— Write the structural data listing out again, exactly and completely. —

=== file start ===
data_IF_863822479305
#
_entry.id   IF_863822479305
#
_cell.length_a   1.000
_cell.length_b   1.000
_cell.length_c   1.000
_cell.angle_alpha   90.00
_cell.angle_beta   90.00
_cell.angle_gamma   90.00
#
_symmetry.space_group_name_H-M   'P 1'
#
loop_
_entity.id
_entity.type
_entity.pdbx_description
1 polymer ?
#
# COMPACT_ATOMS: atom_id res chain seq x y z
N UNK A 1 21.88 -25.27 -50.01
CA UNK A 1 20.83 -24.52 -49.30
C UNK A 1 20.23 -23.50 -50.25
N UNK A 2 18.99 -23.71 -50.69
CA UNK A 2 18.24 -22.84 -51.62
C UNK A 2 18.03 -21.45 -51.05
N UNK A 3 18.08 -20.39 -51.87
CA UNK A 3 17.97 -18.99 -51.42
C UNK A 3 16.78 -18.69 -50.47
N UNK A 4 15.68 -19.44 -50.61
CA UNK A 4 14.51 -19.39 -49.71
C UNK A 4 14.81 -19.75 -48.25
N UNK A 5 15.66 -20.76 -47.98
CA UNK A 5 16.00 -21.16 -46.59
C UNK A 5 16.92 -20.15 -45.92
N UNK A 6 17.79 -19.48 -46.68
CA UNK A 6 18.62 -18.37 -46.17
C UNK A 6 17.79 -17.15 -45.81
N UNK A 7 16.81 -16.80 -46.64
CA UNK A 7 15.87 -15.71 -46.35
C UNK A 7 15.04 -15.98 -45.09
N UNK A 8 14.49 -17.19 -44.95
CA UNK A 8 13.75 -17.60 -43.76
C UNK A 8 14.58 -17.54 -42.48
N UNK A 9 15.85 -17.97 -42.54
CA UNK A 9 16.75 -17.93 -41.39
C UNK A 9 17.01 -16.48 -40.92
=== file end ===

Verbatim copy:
data_IF_863822479305
#
_entry.id   IF_863822479305
#
_cell.length_a   1.000
_cell.length_b   1.000
_cell.length_c   1.000
_cell.angle_alpha   90.00
_cell.angle_beta   90.00
_cell.angle_gamma   90.00
#
_symmetry.space_group_name_H-M   'P 1'
#
loop_
_entity.id
_entity.type
_entity.pdbx_description
1 polymer ?
#
# COMPACT_ATOMS: atom_id res chain seq x y z
N UNK A 1 21.88 -25.27 -50.01
CA UNK A 1 20.83 -24.52 -49.30
C UNK A 1 20.23 -23.50 -50.25
N UNK A 2 18.99 -23.71 -50.69
CA UNK A 2 18.24 -22.84 -51.62
C UNK A 2 18.03 -21.45 -51.05
N UNK A 3 18.08 -20.39 -51.87
CA UNK A 3 17.97 -18.99 -51.42
C UNK A 3 16.78 -18.69 -50.47
N UNK A 4 15.68 -19.44 -50.61
CA UNK A 4 14.51 -19.39 -49.71
C UNK A 4 14.81 -19.75 -48.25
N UNK A 5 15.66 -20.76 -47.98
CA UNK A 5 16.00 -21.16 -46.59
C UNK A 5 16.92 -20.15 -45.92
N UNK A 6 17.79 -19.48 -46.68
CA UNK A 6 18.62 -18.37 -46.17
C UNK A 6 17.79 -17.15 -45.81
N UNK A 7 16.81 -16.80 -46.64
CA UNK A 7 15.87 -15.71 -46.35
C UNK A 7 15.04 -15.98 -45.09
N UNK A 8 14.49 -17.19 -44.95
CA UNK A 8 13.75 -17.60 -43.76
C UNK A 8 14.58 -17.54 -42.48
N UNK A 9 15.85 -17.97 -42.54
CA UNK A 9 16.75 -17.93 -41.39
C UNK A 9 17.01 -16.48 -40.92